Mad About English (2008)

Director:  Lian Pek
Plot:  The film follows the inspiring and heart-warming efforts of a city preparing to host the world by learning a once-forbidden tongue.

Genre:  Documentary
Awards:  -
Runtime:  82min
Rating:  PG


Mad About English is one of two local documentaries showing in theaters this early August, with the other being A Month of Hungry Ghosts.  This month will feature a small bundle of homegrown works which includes Jack Neo's Money No Enough 2, the two abovementioned documentaries, the highly anticipated Royston Tan musical 12 Lotus, and a sport documentary entitled Kallang Roar.

 It is by no coincidence that most of these films are released during the month of our nation's birthday because I believe that since the turn of the century, Singapore cinema has been slowly and steadily achieving an international following, and this is worth celebrating. 

Mad About English is filmed mostly in
Beijing, China.  Its director Lian Pek captures the perseverance and commitment of the Chinese to learning the English language so that they are able to serve their nation when their country hosts the Olympics.  The film does not follow a fixed structure.  Instead, it is best described as a varied mixture of different scenes edited to a quick pace. 

The points of reference in the film are a cab driver, a Western 'grammar cop', an old female physician, an aged male volunteer, and a teacher-motivator.  Viewers will get to see how these people are coping with learning a new language, especially in their sunset years.  Their ability to speak good and basic English is indeed a remarkable and inspiring thing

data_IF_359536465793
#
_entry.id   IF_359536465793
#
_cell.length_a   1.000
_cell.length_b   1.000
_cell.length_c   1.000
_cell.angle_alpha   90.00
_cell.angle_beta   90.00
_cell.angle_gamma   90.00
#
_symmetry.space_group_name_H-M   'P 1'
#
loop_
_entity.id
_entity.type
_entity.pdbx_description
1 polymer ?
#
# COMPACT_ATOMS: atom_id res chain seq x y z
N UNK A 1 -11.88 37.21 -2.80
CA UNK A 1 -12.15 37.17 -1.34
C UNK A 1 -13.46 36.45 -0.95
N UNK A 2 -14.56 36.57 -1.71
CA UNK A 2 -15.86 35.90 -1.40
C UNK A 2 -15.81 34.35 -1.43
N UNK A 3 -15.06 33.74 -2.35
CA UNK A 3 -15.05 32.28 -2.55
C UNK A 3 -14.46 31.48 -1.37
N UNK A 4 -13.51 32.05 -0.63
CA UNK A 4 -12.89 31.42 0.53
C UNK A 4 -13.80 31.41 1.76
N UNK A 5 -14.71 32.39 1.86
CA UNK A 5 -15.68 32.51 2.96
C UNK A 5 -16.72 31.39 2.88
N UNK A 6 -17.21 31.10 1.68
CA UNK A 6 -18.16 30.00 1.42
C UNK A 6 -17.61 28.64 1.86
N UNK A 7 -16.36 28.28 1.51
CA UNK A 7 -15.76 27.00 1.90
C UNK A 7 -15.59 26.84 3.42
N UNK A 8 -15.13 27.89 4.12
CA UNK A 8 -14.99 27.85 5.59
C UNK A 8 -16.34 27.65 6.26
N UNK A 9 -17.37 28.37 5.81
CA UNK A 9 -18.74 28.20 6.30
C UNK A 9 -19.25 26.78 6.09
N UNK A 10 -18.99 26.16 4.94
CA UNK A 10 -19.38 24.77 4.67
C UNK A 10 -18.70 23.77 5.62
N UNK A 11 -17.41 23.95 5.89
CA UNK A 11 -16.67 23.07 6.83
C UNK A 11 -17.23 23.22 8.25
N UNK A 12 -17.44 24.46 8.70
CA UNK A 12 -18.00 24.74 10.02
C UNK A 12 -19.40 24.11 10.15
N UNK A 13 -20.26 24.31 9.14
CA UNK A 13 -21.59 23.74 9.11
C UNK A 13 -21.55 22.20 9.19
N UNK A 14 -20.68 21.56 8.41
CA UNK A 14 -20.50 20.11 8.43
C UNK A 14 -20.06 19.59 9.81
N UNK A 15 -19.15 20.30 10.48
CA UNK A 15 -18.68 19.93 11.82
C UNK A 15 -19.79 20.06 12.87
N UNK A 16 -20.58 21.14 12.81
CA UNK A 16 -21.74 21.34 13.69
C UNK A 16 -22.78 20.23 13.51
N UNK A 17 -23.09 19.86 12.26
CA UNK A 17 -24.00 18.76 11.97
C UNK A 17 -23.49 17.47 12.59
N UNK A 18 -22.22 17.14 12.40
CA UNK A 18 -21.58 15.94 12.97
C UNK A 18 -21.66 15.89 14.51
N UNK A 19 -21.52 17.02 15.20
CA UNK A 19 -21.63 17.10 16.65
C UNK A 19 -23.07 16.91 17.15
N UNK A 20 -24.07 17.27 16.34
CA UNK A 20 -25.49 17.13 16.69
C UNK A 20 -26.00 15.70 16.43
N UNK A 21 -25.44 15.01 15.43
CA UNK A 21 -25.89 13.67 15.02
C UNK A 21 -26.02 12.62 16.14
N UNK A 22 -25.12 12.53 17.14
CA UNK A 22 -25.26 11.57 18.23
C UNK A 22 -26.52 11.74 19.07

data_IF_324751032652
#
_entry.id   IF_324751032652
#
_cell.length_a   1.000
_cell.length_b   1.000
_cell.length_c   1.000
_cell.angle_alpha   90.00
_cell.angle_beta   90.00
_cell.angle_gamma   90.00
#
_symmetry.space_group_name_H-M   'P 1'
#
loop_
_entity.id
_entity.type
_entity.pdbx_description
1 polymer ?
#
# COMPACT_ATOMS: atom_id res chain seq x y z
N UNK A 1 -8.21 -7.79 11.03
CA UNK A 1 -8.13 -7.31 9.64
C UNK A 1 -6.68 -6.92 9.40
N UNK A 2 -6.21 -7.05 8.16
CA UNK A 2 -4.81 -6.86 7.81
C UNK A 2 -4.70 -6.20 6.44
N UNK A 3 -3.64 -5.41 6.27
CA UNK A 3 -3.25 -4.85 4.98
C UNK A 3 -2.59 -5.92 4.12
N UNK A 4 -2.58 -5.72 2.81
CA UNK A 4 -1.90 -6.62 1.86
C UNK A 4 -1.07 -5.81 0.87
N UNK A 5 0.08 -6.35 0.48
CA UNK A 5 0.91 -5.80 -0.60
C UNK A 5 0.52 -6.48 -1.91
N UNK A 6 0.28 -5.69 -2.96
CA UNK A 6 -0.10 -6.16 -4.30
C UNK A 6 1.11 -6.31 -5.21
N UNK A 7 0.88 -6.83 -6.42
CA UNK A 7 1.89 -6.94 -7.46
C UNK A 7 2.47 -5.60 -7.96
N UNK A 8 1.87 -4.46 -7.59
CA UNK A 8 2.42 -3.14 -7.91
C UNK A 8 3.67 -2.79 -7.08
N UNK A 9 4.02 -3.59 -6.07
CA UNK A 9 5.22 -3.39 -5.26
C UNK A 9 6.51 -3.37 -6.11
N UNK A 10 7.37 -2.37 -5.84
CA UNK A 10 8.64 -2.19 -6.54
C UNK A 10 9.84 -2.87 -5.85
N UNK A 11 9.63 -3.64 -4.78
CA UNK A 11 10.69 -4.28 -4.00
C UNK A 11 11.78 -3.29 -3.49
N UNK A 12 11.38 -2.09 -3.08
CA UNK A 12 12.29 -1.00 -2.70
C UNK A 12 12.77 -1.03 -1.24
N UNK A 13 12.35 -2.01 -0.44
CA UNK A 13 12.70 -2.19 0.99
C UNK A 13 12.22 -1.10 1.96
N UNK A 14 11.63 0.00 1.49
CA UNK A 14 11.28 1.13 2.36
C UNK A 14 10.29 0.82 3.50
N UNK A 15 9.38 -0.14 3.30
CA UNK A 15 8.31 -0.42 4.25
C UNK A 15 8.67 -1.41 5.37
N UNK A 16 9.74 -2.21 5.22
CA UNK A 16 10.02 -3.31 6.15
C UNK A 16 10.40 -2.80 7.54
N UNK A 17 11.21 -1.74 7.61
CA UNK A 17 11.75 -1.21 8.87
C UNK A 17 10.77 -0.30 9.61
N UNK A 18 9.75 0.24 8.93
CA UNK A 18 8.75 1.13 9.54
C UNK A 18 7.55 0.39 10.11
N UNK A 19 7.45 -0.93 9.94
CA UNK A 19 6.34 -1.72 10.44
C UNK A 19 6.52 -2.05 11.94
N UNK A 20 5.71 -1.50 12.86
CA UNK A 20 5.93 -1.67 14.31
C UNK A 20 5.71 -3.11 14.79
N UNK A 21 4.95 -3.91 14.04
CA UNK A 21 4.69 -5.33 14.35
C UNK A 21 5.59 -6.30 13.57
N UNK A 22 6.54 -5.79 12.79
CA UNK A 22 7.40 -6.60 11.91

Mad About English unfortunately suffers from a sub-standard production.  It looks more like a film student's project than one that comes out of a professional studio.  It is slightly unpolished and would have been more appealing with a decent creative makeover.  Thankfully, there’s enough satiable content to digest which is essential in a genre like this. 

Communication is very important, and it is especially crucial when we are meeting people from a foreign land.  That's not all.  Our body language and facial expression are also decisive in determining a person's image and attitude.  Lian Pek's film boldly discusses these pointers, packaging it in a documentary that is both engaging and hilarious.  Pity about the quality of the production though.


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